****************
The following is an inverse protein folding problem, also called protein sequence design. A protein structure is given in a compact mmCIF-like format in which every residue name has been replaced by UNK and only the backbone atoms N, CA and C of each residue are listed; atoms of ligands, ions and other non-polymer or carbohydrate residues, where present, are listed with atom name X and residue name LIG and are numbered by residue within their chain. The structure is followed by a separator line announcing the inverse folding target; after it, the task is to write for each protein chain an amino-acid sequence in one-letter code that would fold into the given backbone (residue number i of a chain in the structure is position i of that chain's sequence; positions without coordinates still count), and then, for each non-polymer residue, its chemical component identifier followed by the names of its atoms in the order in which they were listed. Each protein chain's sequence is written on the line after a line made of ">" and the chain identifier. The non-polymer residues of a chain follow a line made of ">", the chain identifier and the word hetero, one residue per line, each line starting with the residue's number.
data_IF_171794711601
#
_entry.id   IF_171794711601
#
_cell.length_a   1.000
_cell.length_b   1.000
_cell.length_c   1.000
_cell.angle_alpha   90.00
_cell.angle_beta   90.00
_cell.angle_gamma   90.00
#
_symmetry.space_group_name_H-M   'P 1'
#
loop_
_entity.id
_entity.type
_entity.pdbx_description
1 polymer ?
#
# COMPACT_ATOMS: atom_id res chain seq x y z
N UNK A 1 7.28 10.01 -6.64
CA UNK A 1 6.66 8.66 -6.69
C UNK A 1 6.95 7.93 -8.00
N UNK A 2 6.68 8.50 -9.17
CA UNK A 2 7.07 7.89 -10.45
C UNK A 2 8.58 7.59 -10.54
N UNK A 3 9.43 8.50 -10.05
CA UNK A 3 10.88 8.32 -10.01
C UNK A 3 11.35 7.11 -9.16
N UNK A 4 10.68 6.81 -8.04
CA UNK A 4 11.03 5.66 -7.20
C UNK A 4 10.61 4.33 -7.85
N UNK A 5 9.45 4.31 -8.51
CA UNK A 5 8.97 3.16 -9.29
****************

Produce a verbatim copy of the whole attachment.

The following is an inverse protein folding problem, also called protein sequence design. A protein structure is given in a compact mmCIF-like format in which every residue name has been replaced by UNK and only the backbone atoms N, CA and C of each residue are listed; atoms of ligands, ions and other non-polymer or carbohydrate residues, where present, are listed with atom name X and residue name LIG and are numbered by residue within their chain. The structure is followed by a separator line announcing the inverse folding target; after it, the task is to write for each protein chain an amino-acid sequence in one-letter code that would fold into the given backbone (residue number i of a chain in the structure is position i of that chain's sequence; positions without coordinates still count), and then, for each non-polymer residue, its chemical component identifier followed by the names of its atoms in the order in which they were listed. Each protein chain's sequence is written on the line after a line made of ">" and the chain identifier. The non-polymer residues of a chain follow a line made of ">", the chain identifier and the word hetero, one residue per line, each line starting with the residue's number.
data_IF_171794711601
#
_entry.id   IF_171794711601
#
_cell.length_a   1.000
_cell.length_b   1.000
_cell.length_c   1.000
_cell.angle_alpha   90.00
_cell.angle_beta   90.00
_cell.angle_gamma   90.00
#
_symmetry.space_group_name_H-M   'P 1'
#
loop_
_entity.id
_entity.type
_entity.pdbx_description
1 polymer ?
#
# COMPACT_ATOMS: atom_id res chain seq x y z
N UNK A 1 7.28 10.01 -6.64
CA UNK A 1 6.66 8.66 -6.69
C UNK A 1 6.95 7.93 -8.00
N UNK A 2 6.68 8.50 -9.17
CA UNK A 2 7.07 7.89 -10.45
C UNK A 2 8.58 7.59 -10.54
N UNK A 3 9.43 8.50 -10.05
CA UNK A 3 10.88 8.32 -10.01
C UNK A 3 11.35 7.11 -9.16
N UNK A 4 10.68 6.81 -8.04
CA UNK A 4 11.03 5.66 -7.20
C UNK A 4 10.61 4.33 -7.85
N UNK A 5 9.45 4.31 -8.51
CA UNK A 5 8.97 3.16 -9.29